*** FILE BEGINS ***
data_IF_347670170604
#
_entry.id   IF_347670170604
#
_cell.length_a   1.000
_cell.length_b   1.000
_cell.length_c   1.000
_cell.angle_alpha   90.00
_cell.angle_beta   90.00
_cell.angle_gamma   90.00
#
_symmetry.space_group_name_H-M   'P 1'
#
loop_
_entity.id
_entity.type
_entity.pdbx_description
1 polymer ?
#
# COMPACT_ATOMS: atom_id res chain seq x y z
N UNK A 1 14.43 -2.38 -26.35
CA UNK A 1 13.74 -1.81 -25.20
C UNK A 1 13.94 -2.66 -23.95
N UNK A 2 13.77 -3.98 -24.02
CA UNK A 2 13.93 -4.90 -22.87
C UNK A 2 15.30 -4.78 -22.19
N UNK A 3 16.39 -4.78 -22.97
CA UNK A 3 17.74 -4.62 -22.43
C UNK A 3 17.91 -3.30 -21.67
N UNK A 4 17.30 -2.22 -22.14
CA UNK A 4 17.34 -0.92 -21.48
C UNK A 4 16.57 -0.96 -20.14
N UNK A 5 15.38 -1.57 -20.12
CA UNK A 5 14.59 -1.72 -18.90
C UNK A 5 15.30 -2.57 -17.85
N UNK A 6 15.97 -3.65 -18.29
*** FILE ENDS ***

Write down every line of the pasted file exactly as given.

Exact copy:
data_IF_347670170604
#
_entry.id   IF_347670170604
#
_cell.length_a   1.000
_cell.length_b   1.000
_cell.length_c   1.000
_cell.angle_alpha   90.00
_cell.angle_beta   90.00
_cell.angle_gamma   90.00
#
_symmetry.space_group_name_H-M   'P 1'
#
loop_
_entity.id
_entity.type
_entity.pdbx_description
1 polymer ?
#
# COMPACT_ATOMS: atom_id res chain seq x y z
N UNK A 1 14.43 -2.38 -26.35
CA UNK A 1 13.74 -1.81 -25.20
C UNK A 1 13.94 -2.66 -23.95
N UNK A 2 13.77 -3.98 -24.02
CA UNK A 2 13.93 -4.90 -22.87
C UNK A 2 15.30 -4.78 -22.19
N UNK A 3 16.39 -4.78 -22.97
CA UNK A 3 17.74 -4.62 -22.43
C UNK A 3 17.91 -3.30 -21.67
N UNK A 4 17.30 -2.22 -22.14
CA UNK A 4 17.34 -0.92 -21.48
C UNK A 4 16.57 -0.96 -20.14
N UNK A 5 15.38 -1.57 -20.12
CA UNK A 5 14.59 -1.72 -18.90
C UNK A 5 15.30 -2.57 -17.85
N UNK A 6 15.97 -3.65 -18.29